02 July, 2012

Publicly Private

We're Number ONE!!
I'm back again with a new post in the Random Blogging Challenge, each entry prompted by a random topic generator my friend Jean suggested. (Jean's blogging all month too, so check her out!)

Today it's Sending a kid to private school vs public. I'm certainly not an expert on education in America, but I am a parent and I have to admit I have a little bit of experience with both public and private schools. 

When our daughter was teeny, she begged to go to preschool - as many kids often do. In our local area, though, the public head-start and preschool choices were, frankly, shitty. No funding, too many kids to too few teachers, dilapidated location, etc. So we saved up pop-can returns and did odd jobs until we could afford to send her to a private preschool. It was located in a church halfway across town, but was rated very highly and I have to admit it was pretty darn cool. We could visit any time we wanted, we got involved in some of the educational activities, and we got to know the kids and the parents. 

All in all, despite probably costing more than we could reasonably afford - we were a hair's breadth above the poverty line, after all - it was worth it, at least to us. Clean, bright, cheerful, and only a handful of kids for each of the three teachers. I think - but am not sure - the class was limited to 20 students. Twenty. With three teachers. When someone says you get what you pay for, they weren't kidding in this instance at least. Our daughter loved it, we loved it, and she came out of there happy, loving school, and excited to learn more cool stuff about bugs or art or numbers or whatever. She went there as a three year old, and a four year old, and both years pretty much rocked.

After that, she went to public school. We open-enrolled her out of the massive metro school district we were living in and into a rural school district for a couple of years. That was, all in all, a very good experience, too. Then we moved to the middle of nowhere and lived in a reasonably decent district where she'd be safe, at least. But was she educated there? Um... Kind of. Better than if we'd stayed in the metro, definitely, but not as well as we'd have liked. And she was on the bright side of the curriculum, she took advanced classes in science all through her schooling, was in band for a while, participated in things like basketball and choir, and, as a B student, her grades were decent, and she got into a good college. But she wasn't very motivated, and she didn't enjoy it much which made her less motivated so she enjoyed it even less, and round and round it went.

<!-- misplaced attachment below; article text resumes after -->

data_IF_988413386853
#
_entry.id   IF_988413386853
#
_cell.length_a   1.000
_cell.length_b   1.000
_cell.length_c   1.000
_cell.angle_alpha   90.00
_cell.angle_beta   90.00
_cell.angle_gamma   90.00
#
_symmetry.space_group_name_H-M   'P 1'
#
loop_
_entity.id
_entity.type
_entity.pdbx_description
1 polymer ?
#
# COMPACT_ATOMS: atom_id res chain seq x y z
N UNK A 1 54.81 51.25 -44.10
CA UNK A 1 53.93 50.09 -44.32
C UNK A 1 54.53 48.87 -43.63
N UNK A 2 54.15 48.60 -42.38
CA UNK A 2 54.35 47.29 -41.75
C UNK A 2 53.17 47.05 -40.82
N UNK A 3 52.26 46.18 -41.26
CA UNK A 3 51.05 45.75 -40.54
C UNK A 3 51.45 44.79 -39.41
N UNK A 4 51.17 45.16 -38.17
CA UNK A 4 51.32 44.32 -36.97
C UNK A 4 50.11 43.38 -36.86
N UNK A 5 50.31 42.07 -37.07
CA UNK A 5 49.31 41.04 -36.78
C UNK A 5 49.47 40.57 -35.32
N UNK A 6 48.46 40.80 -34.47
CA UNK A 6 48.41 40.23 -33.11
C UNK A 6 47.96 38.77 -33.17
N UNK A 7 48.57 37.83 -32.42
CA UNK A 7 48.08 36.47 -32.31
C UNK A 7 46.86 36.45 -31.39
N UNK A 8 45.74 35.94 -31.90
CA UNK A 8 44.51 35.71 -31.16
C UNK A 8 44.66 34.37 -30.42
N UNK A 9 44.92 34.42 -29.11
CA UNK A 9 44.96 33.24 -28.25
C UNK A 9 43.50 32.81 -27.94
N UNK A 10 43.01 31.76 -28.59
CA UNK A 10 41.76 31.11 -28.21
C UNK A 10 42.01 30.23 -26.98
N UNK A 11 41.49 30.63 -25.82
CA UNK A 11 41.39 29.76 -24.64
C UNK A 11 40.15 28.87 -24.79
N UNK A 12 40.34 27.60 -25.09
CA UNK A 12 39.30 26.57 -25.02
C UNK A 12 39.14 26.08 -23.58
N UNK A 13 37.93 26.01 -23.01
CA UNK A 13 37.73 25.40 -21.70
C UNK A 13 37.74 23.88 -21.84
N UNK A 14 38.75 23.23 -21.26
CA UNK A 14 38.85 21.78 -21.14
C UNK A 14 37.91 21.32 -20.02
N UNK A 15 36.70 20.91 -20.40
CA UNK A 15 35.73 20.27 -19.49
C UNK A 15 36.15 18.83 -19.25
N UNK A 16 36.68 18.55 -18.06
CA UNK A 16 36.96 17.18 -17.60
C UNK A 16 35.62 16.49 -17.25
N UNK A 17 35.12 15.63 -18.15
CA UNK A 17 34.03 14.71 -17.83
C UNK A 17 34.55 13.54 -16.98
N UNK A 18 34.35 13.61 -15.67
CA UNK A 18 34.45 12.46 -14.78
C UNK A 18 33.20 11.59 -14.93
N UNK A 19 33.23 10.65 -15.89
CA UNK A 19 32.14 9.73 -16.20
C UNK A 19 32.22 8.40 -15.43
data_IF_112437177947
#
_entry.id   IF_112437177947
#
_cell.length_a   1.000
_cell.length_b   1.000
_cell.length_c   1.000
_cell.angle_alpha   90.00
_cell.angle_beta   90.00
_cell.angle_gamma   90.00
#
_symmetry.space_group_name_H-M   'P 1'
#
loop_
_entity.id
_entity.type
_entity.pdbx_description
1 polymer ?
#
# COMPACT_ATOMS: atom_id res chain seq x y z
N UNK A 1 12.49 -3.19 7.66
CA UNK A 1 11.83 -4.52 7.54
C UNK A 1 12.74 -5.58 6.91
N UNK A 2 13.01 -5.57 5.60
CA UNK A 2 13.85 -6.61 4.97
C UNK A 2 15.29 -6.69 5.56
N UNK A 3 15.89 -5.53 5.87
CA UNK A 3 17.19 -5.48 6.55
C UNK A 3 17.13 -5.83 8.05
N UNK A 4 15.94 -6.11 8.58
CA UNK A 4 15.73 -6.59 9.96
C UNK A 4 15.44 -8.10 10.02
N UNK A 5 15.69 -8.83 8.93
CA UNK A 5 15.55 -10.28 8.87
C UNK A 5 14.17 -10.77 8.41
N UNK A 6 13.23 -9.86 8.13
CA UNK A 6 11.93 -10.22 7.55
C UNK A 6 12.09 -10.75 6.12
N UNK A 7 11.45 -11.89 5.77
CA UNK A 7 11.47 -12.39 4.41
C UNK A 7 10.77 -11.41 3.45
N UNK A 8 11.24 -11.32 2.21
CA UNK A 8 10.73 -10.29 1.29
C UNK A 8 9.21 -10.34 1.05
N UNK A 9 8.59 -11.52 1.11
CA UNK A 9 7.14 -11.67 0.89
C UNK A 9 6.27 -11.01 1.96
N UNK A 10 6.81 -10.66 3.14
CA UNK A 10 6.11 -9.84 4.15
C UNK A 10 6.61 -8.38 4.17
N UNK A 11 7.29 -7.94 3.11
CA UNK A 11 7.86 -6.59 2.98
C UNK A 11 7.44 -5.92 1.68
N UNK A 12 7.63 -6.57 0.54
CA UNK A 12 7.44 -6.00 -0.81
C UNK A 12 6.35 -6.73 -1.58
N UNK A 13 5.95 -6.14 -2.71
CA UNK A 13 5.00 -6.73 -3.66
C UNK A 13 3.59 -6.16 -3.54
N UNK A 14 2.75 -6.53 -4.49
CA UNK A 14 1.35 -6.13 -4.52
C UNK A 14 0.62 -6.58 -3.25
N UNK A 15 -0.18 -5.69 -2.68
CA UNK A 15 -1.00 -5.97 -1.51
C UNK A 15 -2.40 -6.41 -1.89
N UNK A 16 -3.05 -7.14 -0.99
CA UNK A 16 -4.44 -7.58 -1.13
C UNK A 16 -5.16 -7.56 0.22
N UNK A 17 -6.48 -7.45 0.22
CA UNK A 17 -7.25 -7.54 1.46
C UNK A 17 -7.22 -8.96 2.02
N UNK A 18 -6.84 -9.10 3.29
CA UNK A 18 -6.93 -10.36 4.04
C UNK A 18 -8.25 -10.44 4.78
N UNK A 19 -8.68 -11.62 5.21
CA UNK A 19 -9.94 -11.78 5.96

I do believe, tho, that if we'd have managed to keep her in private school, or home schooled, she would have been more motivated and learned more. Bill and I were both VERY involved with school and homework and making sure she did what she was supposed to do. We took her to band lessons and paid for project materials and extracurricular activities. We never missed a conference, open house, play, sporting event,  or bake sale. We were involved, but, still... She could have done better, her educational experience could have offered her more, demanded more, and, frankly, we could have made better choices too.

I'm not saying that public school can't, or doesn't, give a good education anymore. For some students it does, but I have come to believe that those students would have excelled almost anywhere anyway. Classroom size is a huge factor. Teacher burnout. Funding (for anything beyond sports. Oh, golly, don't get me started on that!) Administrative leadership. Facilities. Educational milestones and goals. All of those things matter and, in my truly limited experience, private schools kick public schools butts. They do. As in most things, you get what you pay for. 


Maripat said...

Jean and you find the neatest things on the web.

I hate the way our school system has become so pigheaded about these standardized tests. We're killing out kids' desire to learn.

Tammy Jones said...

This was from that random blog generator, so it chose the topic, not me.

And I'm already 2 days behind! ARRGH!! {{huggs}}

Jean said...

I'm with you, Maripat. Whenever I talk to teachers, they all say they spend all their time teaching the test because so much is riding on the outcomes for them, the school system, and the kids, that they don't actually get to teach the kids what they should really know.

Unintended consequences, but any educator worth his or her salt could have told administrators and politicians this would happen. I'm sure they did. And I'm sure they were discounted as not being "with the program" or "protecting their jobs."